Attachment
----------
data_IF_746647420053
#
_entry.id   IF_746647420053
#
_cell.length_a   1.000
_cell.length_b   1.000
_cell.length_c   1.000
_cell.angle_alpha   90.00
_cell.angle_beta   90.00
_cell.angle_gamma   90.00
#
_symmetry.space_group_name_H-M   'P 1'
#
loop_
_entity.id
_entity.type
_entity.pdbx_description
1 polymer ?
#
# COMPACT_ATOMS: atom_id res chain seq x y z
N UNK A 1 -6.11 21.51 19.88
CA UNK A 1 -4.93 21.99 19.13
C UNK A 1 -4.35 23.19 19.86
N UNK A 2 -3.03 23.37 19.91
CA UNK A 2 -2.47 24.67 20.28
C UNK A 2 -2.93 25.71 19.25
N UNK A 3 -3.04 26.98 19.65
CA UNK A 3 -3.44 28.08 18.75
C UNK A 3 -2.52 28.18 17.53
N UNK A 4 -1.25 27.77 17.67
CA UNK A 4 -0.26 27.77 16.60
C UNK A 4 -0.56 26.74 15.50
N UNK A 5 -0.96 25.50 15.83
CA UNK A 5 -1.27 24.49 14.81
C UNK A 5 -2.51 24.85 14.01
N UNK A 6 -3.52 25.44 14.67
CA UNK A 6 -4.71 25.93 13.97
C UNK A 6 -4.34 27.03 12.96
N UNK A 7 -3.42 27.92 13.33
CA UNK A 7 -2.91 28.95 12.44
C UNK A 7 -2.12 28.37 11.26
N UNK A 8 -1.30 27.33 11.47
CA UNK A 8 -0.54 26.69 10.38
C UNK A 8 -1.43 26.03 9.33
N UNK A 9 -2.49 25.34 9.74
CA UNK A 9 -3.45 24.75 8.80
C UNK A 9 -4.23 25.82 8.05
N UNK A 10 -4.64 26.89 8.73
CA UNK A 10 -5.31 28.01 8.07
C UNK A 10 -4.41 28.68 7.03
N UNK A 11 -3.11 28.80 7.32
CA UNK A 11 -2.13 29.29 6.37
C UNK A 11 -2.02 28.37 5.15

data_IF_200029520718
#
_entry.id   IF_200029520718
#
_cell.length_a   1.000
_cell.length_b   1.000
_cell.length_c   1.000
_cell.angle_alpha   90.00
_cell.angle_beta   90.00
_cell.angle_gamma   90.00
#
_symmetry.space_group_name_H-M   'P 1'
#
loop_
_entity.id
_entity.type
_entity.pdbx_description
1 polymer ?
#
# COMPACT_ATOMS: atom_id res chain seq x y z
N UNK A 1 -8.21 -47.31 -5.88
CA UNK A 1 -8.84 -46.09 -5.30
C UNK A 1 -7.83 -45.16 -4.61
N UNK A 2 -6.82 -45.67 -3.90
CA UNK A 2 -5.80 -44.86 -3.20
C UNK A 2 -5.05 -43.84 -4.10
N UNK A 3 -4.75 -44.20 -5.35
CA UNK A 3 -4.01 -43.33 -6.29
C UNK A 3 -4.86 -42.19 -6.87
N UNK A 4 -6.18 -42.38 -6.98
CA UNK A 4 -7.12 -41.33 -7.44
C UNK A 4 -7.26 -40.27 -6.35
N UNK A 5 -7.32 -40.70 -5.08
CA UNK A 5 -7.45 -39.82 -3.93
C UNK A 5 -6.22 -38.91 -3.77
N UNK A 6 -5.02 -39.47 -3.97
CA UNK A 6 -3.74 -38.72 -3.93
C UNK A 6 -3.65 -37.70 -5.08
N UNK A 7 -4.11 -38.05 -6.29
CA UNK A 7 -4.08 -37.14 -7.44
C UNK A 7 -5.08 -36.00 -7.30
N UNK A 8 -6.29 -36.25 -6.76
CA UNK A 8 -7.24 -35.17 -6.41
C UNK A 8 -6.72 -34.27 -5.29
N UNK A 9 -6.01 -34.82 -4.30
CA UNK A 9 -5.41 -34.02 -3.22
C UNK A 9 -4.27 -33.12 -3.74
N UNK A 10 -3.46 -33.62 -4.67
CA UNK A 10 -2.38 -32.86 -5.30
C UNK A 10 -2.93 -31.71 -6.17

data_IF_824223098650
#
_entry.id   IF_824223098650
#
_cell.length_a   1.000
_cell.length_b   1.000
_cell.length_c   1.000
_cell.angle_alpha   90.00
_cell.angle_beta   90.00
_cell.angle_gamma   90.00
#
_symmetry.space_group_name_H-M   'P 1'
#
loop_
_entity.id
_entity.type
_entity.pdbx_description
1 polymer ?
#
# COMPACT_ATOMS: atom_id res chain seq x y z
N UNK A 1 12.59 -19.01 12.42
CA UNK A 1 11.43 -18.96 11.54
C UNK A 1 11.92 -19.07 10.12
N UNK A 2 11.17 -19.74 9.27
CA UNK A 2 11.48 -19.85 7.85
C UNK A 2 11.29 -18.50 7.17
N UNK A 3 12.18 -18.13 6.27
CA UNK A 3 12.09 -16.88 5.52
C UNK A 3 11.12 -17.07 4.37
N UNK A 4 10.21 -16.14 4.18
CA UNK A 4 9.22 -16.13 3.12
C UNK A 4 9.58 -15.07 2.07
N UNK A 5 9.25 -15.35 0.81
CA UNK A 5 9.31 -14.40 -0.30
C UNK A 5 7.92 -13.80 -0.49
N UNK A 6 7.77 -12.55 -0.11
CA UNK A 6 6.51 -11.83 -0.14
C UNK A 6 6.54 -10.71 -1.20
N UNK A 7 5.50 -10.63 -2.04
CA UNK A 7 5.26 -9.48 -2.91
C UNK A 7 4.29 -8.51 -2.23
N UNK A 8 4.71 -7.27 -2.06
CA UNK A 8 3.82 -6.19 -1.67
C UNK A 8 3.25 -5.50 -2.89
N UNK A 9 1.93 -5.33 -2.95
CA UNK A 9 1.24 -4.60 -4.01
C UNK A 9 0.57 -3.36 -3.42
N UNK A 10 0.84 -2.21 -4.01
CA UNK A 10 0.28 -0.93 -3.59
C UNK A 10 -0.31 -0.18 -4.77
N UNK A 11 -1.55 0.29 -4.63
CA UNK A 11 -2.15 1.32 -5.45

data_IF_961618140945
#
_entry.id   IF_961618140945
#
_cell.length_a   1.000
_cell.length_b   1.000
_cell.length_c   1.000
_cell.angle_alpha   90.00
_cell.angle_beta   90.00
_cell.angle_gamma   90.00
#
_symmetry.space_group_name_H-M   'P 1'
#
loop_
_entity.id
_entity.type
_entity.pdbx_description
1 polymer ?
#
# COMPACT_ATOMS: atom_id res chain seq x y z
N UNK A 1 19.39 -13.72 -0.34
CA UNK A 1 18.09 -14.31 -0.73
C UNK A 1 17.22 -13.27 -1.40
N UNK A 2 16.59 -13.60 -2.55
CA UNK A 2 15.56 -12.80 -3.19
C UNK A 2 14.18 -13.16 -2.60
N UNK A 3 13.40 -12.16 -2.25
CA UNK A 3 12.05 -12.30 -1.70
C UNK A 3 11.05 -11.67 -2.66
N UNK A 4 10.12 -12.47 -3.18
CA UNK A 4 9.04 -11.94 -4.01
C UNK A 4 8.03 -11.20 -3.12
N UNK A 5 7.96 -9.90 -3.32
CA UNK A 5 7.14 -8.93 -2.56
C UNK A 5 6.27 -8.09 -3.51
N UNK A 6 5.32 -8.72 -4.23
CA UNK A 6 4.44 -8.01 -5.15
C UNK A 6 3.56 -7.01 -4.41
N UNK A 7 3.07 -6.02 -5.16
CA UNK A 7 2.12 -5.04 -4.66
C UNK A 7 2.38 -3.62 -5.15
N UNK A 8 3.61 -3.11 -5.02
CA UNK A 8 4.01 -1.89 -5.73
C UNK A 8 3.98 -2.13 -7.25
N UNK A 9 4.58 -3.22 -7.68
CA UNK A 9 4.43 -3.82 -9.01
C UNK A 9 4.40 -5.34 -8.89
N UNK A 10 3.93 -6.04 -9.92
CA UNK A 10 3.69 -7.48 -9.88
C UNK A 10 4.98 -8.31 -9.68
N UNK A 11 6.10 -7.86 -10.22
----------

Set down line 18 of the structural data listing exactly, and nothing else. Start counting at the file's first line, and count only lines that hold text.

1 polymer ?